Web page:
The Sangguniang Panlalawigan of Negros Occidental unanimously passed a resolution yesterday vehemently opposing the proposed bill that would impose an excise tax of P10 per liter on sugar-sweetened beverages that it called “anti-poor.”
“Imposing the P10 per liter of volume capacity and increasing the rate to four percent every year thereafter on sweetened beverages, will be a big additional burden to sugarcane farmers”, Board Member Miller Serondo said in his resolution co-authored by all SP members present at their regular session.
The bill, authored by Nueva Ecija Rep. Estrellita Suansing, inserts a new section, 150-A, in the National Internal Revenue Code of 1997 stating: “there shall be levied, assessed and collected on sugar-sweetened beverages per liter of volume capacity, an excise tax of P10.”
The bill defines a sugar-sweetened beverage as “a non-alcoholic beverage that contains caloric sweeteners/added sugar or artificial/non-caloric sweetener. It may be in liquid or solid mixture, syrup or concentrates that are added to water or other liquids to make a drink.”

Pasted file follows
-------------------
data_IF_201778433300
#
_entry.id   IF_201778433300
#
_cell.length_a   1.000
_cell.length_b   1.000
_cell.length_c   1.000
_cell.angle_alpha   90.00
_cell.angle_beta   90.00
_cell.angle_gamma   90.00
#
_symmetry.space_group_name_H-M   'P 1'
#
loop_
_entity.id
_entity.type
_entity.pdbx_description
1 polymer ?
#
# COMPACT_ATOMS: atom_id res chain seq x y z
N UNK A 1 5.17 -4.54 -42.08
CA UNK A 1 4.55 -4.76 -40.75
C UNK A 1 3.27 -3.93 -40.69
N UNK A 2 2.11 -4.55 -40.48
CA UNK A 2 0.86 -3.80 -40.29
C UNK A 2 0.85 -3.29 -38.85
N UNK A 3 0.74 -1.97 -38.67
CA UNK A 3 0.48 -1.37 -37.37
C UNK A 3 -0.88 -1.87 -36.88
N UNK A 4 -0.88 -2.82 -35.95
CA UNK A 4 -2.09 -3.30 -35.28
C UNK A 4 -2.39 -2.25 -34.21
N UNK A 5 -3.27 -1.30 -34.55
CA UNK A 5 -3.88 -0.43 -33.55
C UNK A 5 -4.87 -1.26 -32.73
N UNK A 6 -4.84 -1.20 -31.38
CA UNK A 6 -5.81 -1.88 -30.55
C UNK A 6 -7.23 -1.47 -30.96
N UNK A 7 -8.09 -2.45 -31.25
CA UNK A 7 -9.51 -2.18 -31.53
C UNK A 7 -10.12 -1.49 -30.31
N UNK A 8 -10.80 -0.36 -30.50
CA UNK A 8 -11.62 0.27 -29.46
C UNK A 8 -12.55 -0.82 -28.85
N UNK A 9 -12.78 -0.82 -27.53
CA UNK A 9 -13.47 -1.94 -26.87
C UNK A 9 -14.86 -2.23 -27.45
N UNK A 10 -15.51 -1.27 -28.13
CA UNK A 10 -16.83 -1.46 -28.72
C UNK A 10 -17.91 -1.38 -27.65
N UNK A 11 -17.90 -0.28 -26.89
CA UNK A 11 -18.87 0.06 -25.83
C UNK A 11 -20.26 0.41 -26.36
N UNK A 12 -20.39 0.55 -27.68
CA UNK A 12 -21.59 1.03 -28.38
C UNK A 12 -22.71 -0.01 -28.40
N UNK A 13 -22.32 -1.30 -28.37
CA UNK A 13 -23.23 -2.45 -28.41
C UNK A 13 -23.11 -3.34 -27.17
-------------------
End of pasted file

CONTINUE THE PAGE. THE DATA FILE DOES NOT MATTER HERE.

Serondo said there is no conclusive scientific nor medical findings in the Philippines pointing to carbonated drinks as the primary cause of diabetes and obesity, unless taken in large amounts or in excess.
He also said that sugarcane farmers are already subjected to Value Added Tax that reached more than P2.52 billion and a credible withholding tax.
“The sugarcane farmers are also contributing P10 per 50 kilo-bag of sugar to the Social Amelioration Fund for cash bonuses of farm and mill workers”, Serondo said.
Rafael Coscolluela, p rovincial government consultant on investment and promotions, trade and export development and inter-agency coordination, had said earlier that the fate of the sugar industry is being threatened by the proposed law.
Vice Gov. Eugenio Jose Lacson, who presided over the SP session, said copies of the resolution will be furnished to all congressmen, who are representing the sugar industry.*GPB
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